Shocking! A colossal expected Powerball payout means more people are buying tickets. More tickets being sold means the expected payout is getting even more humongous. So much more gargantuan that it’s worth redoing the expected value calculations I did a few days ago.1Because I didn’t repeat myself in this post, you might want to go read the earlier post to see what I had to say.
Well, that’s interesting! Looks like the expected value now matches the “investment.”
Of course, there are a couple more factors to consider when determining the true value of such a large winning:
I’m off to buy my ticket…2IMHO, there’s no reason to buy more than one. The first ticket makes winning (barely) possible and increases your odds of winning by an infinite factor (though increasing it by a nearly zero offset). The second ticket only doubles your chances. You’ll have to decide for yourself whether the entertainment value of entering is increased by buying more tickets — if you do, don’t forget the law of diminishing marginal utility. ;-)
Update. I have another post on tonight’s Powerball drawing with updated calculations. It just might surprise you.
With the next Powerball estimated jackpot at 1.3 billion dollars, I decided to figure out whether it was worth buying a ticket. I did this calculation a few years back, but since then Powerball has changed the odds1That’s right — they made it harder to win. in an attempt to get bigger jackpots. Looks like it’s worked.
The jackpot is not $1.3 billion unless you choose to get the payout of 30 payments over 29 years. Otherwise, the estimated immediate cash payout is “only” $806 million.
If you don’t consider taxes, it’s a good bet to buy a Powerball ticket for this drawing. After all, an expected value of $3.08 is greater than the $2.00 “investment.”2It’s hard for me to call a lottery purchase an investment. So, scare quotes. ;-)
Taxes are not insignificant. The top federal tax bracket is 39.6%.3Should you be lucky enough to win, it will be important to note that the lottery will withhold only 25% for your federal taxes. I guess the IRS expects you to be smart enough to not spend the other 14.6% before the taxes are due. Don’t make them wrong. The top Oregon bracket is 9.9%.4Unless you’re also in Oregon, your state income taxes are likely lower.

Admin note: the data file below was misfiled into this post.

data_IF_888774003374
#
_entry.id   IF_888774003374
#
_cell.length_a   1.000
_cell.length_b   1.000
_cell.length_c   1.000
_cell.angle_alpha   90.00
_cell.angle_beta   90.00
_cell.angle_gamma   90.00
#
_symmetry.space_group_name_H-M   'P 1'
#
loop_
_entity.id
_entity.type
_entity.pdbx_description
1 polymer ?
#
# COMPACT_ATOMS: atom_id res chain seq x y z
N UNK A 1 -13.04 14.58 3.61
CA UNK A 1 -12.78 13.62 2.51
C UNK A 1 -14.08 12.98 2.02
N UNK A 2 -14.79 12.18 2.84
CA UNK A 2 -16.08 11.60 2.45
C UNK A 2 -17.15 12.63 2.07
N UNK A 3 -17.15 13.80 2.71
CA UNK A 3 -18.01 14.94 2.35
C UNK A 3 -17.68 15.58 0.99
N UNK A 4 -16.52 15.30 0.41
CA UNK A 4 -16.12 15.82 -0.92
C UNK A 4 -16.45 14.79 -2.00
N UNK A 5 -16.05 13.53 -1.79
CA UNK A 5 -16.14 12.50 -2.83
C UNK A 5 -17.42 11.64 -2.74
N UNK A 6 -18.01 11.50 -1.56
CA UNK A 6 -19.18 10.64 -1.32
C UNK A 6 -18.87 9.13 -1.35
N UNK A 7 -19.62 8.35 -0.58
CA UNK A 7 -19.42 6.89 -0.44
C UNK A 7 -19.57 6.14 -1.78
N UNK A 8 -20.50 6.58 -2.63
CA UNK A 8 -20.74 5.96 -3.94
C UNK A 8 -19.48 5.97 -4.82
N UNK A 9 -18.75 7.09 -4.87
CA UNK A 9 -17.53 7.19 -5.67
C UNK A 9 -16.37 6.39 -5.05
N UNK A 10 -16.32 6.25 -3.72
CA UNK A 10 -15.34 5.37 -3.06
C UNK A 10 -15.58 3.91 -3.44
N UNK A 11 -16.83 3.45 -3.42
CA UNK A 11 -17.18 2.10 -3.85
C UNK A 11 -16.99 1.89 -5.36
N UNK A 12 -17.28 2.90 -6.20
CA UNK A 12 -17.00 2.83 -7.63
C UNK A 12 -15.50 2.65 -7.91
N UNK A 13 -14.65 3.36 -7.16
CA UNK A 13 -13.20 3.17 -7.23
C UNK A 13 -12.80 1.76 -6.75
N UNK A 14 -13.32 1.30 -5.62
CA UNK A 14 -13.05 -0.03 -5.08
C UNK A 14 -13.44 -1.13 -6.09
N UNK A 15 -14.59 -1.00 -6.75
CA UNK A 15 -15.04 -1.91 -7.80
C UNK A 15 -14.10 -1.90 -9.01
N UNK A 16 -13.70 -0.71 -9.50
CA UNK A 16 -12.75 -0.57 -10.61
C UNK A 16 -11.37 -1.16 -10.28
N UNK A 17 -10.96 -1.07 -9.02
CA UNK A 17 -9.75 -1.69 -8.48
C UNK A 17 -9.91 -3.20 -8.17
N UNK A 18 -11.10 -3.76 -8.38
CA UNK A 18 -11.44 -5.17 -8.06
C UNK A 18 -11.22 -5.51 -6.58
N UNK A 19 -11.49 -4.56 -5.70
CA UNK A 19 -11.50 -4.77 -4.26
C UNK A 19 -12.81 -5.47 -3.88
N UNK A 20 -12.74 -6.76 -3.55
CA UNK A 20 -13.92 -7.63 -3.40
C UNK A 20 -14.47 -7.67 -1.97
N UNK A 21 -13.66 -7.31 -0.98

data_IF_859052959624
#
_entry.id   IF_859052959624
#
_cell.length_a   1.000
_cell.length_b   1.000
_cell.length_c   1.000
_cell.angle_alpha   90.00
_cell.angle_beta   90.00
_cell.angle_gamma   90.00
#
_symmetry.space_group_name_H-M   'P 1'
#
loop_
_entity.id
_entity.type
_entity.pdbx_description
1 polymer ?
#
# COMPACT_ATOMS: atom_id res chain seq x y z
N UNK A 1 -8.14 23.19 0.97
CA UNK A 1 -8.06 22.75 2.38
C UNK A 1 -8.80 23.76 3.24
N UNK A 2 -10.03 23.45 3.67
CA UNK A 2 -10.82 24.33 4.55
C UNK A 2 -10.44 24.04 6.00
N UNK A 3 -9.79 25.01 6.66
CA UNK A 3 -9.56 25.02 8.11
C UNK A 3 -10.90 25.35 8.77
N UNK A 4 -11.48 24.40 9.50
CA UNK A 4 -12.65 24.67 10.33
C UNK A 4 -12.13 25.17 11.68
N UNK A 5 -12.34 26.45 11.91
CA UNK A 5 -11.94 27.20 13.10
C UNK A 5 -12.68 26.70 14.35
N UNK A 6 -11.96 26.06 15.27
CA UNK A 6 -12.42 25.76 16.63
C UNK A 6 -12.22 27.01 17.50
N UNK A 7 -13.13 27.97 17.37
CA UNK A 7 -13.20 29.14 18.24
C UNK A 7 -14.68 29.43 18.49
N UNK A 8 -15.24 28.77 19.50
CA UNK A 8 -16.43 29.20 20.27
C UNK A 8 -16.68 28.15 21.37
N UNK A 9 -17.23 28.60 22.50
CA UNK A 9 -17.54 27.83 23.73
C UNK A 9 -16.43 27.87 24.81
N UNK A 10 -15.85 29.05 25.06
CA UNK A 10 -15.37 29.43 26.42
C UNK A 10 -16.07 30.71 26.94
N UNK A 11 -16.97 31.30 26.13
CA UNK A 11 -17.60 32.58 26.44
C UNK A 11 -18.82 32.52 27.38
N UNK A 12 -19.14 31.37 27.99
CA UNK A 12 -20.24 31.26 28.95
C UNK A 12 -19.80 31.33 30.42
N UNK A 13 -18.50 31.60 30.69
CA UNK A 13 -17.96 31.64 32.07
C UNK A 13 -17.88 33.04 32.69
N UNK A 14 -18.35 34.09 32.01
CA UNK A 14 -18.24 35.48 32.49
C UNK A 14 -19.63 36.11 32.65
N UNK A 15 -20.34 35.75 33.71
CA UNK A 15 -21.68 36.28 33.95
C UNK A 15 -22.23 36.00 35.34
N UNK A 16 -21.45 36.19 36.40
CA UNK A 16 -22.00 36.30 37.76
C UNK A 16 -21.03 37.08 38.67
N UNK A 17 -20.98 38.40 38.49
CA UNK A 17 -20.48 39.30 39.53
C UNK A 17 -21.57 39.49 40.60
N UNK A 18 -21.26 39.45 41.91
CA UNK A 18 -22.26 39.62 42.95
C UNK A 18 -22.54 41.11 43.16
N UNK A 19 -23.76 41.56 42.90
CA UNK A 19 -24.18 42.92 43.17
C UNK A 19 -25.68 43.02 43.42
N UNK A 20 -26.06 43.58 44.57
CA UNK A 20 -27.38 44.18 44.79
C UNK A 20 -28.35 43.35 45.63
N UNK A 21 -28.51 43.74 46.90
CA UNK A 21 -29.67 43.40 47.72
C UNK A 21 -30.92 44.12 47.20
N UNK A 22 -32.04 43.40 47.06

I oversimplified the tax calculations, applying the top appropriate bracket over the entire amount for each line, instead of doing multiple calculations. I think this could only possibly be significant for the second line, maybe resulting in an error in the expected value of a penny or two. So, not significant.
I don’t attempt to account for multiple winners. I don’t have enough data.5I guess one benefit of the lottery making it harder to win is that it has also decreased the odds of simultaneous winners. There is something you can do to decrease the odds of sharing a winning ticket with someone else — stop using your favorite numbers, especially if they are based on calendar dates. You’re only using a subset of the available numbers and so is everyone else doing what you’re doing. Let the computer choose random numbers for you with a quick pick.
So, is “sucker bet” fair? Wikipedia defines a sucker bet as “A sucker bet is a gambling wager in which the expected return is significantly lower than the wager(s).” I guess it’s up to you whether $1.77 is significantly less than $2.00.
Update. I have a more recent post calculating the expected value for the January 13, 2016 Powerball drawing.
Today, a lot of people are buying Powerball tickets for the first time. After all, the estimated jackpot is $550 million!1Cash value is actually “only” $360.2 million. But still — $550 million. That’s more than half a billion dollars!! But is their “investment” a smart bet?
After reviewing the Powerball odds and prizes page, it might seem so. Using the estimated jackpot, the expected value for a $2 ticket is $2.42.
Unfortunately, this calculation ignores the possibility of multiple winners having to split the jackpot.2The probability of multiple winners is not zero, especially when millions of tickets are being bought. You can improve your odds of avoiding duplication by going for the quick pick. These are more random than choosing “personal numbers,” which are likely to be limited to numbers 31 and lower. It also ignores taxes.3The odds of paying taxes on this are virtually 100%. Knowing how to avoid them is above my pay grade.
So buy a ticket if you want an infinitesimal chance at winning.4After all, if you want to get struck by lightning, you should be out standing in a field. But don’t waste your time buying two. After all, although the first ticket increases your odds an infinite percentage from zero, the second ticket merely doubles your odds.
Last Thursday, I wrote I bought a Powerball ticket because the jackpot was “a lot of money.” You probably thought I didn’t blog over the weekend because I won the $111 million jackpot and was in Tahiti celebrating. Although I appreciate your positive thoughts, alas, it was not to be. Not this time.
Wednesday’s drawing will be for $129 million. I wonder if I can spare a buck.
Yesterday, I bought a Powerball lottery ticket. The drawing tomorrow evening will be for $111 million, or $62.4 million cash payout. That’s a lot of money.
The odds against winning are astronomical: less than one chance in 120 million. Yet, if you want to get hit by lightning, the odds are better if you step outside. If you want to win Powerball, the odds are slightly better if you buy a ticket.